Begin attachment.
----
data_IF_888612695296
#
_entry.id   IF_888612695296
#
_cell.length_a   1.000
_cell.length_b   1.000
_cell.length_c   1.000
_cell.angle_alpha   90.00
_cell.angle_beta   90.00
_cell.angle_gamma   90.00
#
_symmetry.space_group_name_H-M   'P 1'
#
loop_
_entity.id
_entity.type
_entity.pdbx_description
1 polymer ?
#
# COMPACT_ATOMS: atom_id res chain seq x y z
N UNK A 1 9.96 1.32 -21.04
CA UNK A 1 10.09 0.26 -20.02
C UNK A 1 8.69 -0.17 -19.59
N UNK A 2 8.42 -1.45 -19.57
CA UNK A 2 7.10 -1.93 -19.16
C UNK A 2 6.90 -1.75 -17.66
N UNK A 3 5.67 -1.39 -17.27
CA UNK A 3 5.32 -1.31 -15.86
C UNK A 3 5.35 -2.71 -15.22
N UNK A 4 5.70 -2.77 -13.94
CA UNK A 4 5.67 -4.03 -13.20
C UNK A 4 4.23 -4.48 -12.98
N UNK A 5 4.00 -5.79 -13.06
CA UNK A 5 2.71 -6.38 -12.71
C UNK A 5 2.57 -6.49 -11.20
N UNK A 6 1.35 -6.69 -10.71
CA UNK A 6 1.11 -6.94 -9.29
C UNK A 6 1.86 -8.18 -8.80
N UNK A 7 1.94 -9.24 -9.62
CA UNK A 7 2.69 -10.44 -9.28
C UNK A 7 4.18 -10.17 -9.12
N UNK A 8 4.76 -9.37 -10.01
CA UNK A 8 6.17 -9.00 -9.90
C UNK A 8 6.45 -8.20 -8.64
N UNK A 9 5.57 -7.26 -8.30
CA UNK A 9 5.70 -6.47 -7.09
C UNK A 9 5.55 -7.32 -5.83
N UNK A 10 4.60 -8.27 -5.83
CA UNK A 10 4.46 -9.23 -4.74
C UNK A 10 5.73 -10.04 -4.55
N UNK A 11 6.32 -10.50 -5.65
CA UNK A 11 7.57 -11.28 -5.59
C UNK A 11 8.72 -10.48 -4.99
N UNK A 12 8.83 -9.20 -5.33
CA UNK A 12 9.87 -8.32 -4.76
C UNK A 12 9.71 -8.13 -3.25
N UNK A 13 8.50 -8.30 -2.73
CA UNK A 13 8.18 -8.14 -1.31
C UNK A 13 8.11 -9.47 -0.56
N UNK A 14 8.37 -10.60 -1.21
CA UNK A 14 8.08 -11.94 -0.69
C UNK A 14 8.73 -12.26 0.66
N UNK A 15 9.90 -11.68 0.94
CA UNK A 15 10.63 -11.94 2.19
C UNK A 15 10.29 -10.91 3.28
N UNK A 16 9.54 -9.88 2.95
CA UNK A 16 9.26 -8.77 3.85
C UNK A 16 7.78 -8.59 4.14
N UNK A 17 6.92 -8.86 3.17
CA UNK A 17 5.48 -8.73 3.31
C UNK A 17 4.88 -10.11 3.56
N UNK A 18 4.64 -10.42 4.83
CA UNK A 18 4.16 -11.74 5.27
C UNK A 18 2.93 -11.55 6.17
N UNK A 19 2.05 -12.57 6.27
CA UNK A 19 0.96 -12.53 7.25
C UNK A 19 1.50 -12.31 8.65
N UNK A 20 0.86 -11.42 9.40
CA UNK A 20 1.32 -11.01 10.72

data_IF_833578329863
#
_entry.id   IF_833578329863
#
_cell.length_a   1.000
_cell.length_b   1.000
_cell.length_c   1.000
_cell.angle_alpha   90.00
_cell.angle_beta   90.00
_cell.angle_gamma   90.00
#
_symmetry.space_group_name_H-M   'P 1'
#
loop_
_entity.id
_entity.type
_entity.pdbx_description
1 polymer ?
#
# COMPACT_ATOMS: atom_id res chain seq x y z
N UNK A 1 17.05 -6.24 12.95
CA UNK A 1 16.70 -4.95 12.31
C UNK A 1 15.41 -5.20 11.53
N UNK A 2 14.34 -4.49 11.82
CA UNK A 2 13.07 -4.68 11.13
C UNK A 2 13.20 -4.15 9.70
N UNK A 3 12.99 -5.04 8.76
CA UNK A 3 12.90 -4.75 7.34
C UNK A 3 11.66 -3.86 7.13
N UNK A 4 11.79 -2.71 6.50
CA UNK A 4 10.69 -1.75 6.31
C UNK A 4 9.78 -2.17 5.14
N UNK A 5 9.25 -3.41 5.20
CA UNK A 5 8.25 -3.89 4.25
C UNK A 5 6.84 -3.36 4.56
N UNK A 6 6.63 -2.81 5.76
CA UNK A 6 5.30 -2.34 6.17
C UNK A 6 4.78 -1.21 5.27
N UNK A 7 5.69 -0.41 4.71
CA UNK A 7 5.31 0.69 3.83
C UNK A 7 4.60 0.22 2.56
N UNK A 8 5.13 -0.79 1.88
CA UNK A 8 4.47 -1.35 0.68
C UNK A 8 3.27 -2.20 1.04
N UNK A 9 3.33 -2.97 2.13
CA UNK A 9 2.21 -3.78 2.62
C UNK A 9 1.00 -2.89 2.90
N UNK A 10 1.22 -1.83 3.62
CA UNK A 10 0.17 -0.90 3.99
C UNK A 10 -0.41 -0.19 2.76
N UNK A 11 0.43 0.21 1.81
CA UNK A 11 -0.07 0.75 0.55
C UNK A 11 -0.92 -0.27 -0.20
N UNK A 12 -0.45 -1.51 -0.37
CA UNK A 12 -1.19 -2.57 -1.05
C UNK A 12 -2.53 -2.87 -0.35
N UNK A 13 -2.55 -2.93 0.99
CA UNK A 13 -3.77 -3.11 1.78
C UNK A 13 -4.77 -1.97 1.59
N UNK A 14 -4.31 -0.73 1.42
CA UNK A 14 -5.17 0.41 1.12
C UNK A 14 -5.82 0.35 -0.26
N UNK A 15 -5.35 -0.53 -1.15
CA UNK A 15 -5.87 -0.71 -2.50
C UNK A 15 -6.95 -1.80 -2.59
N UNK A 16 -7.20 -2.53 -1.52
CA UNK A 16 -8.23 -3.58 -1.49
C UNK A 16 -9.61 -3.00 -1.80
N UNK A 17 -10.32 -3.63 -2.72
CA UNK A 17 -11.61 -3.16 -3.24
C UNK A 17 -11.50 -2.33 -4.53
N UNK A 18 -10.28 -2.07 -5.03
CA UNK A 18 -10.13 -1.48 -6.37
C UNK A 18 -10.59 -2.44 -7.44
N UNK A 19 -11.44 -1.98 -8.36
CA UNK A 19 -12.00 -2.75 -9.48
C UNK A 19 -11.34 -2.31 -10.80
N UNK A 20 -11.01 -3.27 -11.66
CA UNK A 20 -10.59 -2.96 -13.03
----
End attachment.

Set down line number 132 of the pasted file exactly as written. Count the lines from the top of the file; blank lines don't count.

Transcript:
C UNK A 11 -0.92 -0.27 -0.20